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Stingray 04-14-2007 03:50 PM

Resilient Channel For Basement Ceiling
 
I am considering using Resilient Channel in my basement ceiling insted of wood strapping to aid in soundproofing. Has anyone else tried this? If so, where is a good place to get it from. I have been all over the internet, there are different kinds and a wide range of prices.

Any advice would be great.

Thanks,

AtlanticWBConst. 04-14-2007 04:18 PM

Quote:

Originally Posted by Stingray (Post 40973)
I am considering using Resilient Channel in my basement ceiling insted of wood strapping to aid in soundproofing. Has anyone else tried this? If so, where is a good place to get it from. I have been all over the internet, there are different kinds and a wide range of prices.
Any advice would be great.
Thanks,

We have used it many times in Multi unit dwellings (Apts, condos, etc...)

Your best bet is to find a local Drywall Supplier that stocks steel framing. If they have steel framing (which they all do)....they will definitely have resilient channel.

It's a great way to change the sound waves and increase your soundproofing. The best method is a single layer of 5/8" sheetrock. Then the resilient channel, then another layer of 5/8" sheetrock.

Another option to consider - you could look into 1/2" 'quite rock'. The costs come out to about the same when you factor in the time savings if using just the 1/2" quite rock (no channel or double sheetrock layers).

Link:

http://www.quietsolution.com/

woodmagman 04-15-2007 11:46 PM

Quote:

Originally Posted by Stingray (Post 40973)
I am considering using Resilient Channel in my basement ceiling insted of wood strapping to aid in soundproofing. Has anyone else tried this? If so, where is a good place to get it from. I have been all over the internet, there are different kinds and a wide range of prices.

Any advice would be great.

Thanks,

HD carries it, remember most of the sound travels in your ducting if you have forced air. Weight the effort......

AtlanticWBConst. 04-16-2007 06:10 AM

Quote:

Originally Posted by woodmagman (Post 41134)
HD carries it, remember most of the sound travels in your ducting if you have forced air. Weight the effort......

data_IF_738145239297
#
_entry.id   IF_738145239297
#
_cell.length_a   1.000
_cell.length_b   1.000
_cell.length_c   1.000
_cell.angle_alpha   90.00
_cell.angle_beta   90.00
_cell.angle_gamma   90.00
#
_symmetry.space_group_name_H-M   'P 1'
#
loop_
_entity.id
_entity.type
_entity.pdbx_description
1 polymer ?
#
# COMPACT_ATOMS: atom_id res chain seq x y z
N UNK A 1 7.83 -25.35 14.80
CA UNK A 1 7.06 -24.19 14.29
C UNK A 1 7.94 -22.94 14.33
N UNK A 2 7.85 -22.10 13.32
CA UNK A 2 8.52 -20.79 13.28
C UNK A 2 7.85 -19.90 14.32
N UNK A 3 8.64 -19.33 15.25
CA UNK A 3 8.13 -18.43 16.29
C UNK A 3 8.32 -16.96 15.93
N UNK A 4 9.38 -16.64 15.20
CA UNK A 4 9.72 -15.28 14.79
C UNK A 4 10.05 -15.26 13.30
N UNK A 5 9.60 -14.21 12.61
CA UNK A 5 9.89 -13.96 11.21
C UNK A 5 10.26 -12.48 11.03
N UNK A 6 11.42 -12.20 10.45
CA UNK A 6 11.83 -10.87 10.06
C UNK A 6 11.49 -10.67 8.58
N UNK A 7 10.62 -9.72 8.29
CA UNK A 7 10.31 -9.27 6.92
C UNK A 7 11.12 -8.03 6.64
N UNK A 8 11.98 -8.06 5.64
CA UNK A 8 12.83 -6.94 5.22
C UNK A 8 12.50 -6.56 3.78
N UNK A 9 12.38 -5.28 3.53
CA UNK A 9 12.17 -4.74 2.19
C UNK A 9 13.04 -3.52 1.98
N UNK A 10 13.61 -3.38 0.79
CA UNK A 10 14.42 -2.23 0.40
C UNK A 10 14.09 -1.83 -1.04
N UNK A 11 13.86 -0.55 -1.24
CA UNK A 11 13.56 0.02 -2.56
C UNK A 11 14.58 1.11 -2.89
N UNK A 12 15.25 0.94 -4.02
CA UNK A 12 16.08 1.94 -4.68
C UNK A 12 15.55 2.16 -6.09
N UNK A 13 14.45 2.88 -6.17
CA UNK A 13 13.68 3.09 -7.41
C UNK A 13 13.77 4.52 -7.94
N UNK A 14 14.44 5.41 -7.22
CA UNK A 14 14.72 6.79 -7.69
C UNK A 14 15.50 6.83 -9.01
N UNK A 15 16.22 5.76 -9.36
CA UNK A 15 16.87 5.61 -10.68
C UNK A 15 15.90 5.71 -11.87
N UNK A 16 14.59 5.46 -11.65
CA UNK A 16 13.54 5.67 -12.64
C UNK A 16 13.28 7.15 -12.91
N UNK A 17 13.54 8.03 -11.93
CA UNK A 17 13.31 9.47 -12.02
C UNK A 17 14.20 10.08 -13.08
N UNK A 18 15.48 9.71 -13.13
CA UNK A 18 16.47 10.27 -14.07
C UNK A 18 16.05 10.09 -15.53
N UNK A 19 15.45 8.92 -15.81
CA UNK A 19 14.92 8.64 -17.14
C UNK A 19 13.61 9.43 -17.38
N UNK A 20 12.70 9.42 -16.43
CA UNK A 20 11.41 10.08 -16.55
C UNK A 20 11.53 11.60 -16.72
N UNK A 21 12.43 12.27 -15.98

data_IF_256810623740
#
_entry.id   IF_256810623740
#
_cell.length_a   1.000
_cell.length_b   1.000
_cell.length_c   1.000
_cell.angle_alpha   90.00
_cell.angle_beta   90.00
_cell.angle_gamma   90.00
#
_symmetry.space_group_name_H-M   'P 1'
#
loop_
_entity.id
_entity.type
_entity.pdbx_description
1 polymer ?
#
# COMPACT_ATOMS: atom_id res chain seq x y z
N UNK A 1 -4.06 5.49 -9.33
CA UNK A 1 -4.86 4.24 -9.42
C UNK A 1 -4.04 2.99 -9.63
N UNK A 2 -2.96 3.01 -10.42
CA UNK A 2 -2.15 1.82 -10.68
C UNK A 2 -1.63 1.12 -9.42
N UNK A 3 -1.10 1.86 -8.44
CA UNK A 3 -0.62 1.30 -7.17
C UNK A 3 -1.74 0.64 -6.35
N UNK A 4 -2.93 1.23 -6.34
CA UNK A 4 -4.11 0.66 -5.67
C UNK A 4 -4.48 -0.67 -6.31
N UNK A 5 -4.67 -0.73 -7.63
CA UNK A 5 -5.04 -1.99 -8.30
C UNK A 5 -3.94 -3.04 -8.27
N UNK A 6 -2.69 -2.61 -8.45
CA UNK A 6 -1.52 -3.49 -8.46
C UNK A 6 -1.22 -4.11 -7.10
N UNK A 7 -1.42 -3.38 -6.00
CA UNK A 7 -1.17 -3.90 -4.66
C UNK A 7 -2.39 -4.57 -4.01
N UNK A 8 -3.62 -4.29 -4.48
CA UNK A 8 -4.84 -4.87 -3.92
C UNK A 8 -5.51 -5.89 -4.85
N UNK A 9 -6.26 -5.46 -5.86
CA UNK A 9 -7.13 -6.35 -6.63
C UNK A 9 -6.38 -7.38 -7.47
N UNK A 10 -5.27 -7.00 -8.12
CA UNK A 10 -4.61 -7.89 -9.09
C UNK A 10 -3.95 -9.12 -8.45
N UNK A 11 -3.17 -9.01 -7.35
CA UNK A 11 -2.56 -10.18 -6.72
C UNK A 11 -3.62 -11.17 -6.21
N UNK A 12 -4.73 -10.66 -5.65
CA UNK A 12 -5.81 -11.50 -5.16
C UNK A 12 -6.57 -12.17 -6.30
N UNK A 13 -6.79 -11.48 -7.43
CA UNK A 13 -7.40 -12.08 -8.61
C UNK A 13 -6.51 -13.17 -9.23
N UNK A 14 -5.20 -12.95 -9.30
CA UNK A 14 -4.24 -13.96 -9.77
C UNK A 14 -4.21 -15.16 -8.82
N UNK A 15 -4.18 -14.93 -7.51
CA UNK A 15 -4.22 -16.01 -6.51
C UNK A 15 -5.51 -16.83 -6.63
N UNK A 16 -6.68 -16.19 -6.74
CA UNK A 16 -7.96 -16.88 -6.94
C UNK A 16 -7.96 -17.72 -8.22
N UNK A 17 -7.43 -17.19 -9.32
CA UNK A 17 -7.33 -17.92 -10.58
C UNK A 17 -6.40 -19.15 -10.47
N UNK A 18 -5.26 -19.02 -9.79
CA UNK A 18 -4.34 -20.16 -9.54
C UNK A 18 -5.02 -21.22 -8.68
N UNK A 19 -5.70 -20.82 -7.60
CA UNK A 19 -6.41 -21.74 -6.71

Are you sure HD carries it? I know they have 'high-hat' steel channel...But did they start carrying resilient channel (acoustic rated channel: RC-2 for ceilings and RC-1 for walls)? :huh:

FWIW - Here's a link on more information about using steel RC channel for sound deadening:

http://www.soundproofing.org/infopages/channel.htm

Stingray 04-16-2007 12:36 PM

Quote:

Originally Posted by woodmagman (Post 41134)
HD carries it, remember most of the sound travels in your ducting if you have forced air. Weight the effort......

I do have a forced air system, what would be the proper way to soundproof the ducting?

AtlanticWBConst. 04-16-2007 02:21 PM

Quote:

Originally Posted by Stingray (Post 41183)
I do have a forced air system, what would be the proper way to soundproof the ducting?

Links:

http://www.acousticalsurfaces.com/hv...t_lag.htm?d=26

http://www.soundsuckers.com/duct.htm#duct

http://www.allnoisecontrol.com/products/WrapBarrier.cfm

http://www.soundseal.com/barricade/b...uct-wrap.shtml

John M12 01-16-2010 11:55 AM

Quote:

Originally Posted by woodmagman (Post 41134)
HD carries it, remember most of the sound travels in your ducting if you have forced air. Weight the effort......

You can find them at www.soundrite-acoustics.com, you would only use resilient channel when you're building a sound room or a recording studio. Other wise place Roxul between the 2 x 4's and mass loaded vinyl over the studs with plaster board as a final layer.

Ted White 02-07-2010 01:14 PM

IN general, you only ever want one air cavity. So all channels, clips furring, etc would go on the joists (or studs), never on existing drywall.

This has been specifically tested and studied at length: http://www.soundproofingcompany.com/...e_leaf_effect/


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